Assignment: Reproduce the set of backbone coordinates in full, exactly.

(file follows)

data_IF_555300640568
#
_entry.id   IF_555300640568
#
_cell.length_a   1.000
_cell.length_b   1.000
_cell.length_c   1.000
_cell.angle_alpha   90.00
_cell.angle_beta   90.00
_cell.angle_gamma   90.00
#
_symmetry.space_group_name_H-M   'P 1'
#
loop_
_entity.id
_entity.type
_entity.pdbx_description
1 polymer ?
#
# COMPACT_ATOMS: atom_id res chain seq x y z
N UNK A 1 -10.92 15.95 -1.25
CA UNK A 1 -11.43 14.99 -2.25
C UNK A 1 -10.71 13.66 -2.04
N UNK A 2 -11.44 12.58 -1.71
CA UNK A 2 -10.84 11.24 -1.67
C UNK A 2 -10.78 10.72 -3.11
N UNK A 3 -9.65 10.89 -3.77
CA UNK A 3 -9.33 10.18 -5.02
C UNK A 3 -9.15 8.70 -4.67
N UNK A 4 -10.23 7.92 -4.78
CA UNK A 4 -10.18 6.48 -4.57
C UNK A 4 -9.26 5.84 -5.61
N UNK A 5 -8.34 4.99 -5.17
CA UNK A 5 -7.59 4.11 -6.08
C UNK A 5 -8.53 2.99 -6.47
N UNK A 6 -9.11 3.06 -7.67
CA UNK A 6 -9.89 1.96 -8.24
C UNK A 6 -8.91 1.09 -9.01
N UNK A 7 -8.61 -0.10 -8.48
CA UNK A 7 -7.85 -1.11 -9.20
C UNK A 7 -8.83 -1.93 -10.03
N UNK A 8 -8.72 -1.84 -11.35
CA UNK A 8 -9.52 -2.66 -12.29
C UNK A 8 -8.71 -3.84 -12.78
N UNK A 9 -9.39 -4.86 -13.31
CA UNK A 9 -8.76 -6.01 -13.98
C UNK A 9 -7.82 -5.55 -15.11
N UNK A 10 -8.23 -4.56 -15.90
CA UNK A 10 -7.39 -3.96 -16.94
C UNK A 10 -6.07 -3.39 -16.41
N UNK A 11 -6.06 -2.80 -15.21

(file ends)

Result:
data_IF_555300640568
#
_entry.id   IF_555300640568
#
_cell.length_a   1.000
_cell.length_b   1.000
_cell.length_c   1.000
_cell.angle_alpha   90.00
_cell.angle_beta   90.00
_cell.angle_gamma   90.00
#
_symmetry.space_group_name_H-M   'P 1'
#
loop_
_entity.id
_entity.type
_entity.pdbx_description
1 polymer ?
#
# COMPACT_ATOMS: atom_id res chain seq x y z
N UNK A 1 -10.92 15.95 -1.25
CA UNK A 1 -11.43 14.99 -2.25
C UNK A 1 -10.71 13.66 -2.04
N UNK A 2 -11.44 12.58 -1.71
CA UNK A 2 -10.84 11.24 -1.67
C UNK A 2 -10.78 10.72 -3.11
N UNK A 3 -9.65 10.89 -3.77
CA UNK A 3 -9.33 10.18 -5.02
C UNK A 3 -9.15 8.70 -4.67
N UNK A 4 -10.23 7.92 -4.78
CA UNK A 4 -10.18 6.48 -4.57
C UNK A 4 -9.26 5.84 -5.61
N UNK A 5 -8.34 4.99 -5.17
CA UNK A 5 -7.59 4.11 -6.08
C UNK A 5 -8.53 2.99 -6.47
N UNK A 6 -9.11 3.06 -7.67
CA UNK A 6 -9.89 1.96 -8.24
C UNK A 6 -8.91 1.09 -9.01
N UNK A 7 -8.61 -0.10 -8.48
CA UNK A 7 -7.85 -1.11 -9.20
C UNK A 7 -8.83 -1.93 -10.03
N UNK A 8 -8.72 -1.84 -11.35
CA UNK A 8 -9.52 -2.66 -12.29
C UNK A 8 -8.71 -3.84 -12.78
N UNK A 9 -9.39 -4.86 -13.31
CA UNK A 9 -8.76 -6.01 -13.98
C UNK A 9 -7.82 -5.55 -15.11
N UNK A 10 -8.23 -4.56 -15.90
CA UNK A 10 -7.39 -3.96 -16.94
C UNK A 10 -6.07 -3.39 -16.41
N UNK A 11 -6.06 -2.80 -15.21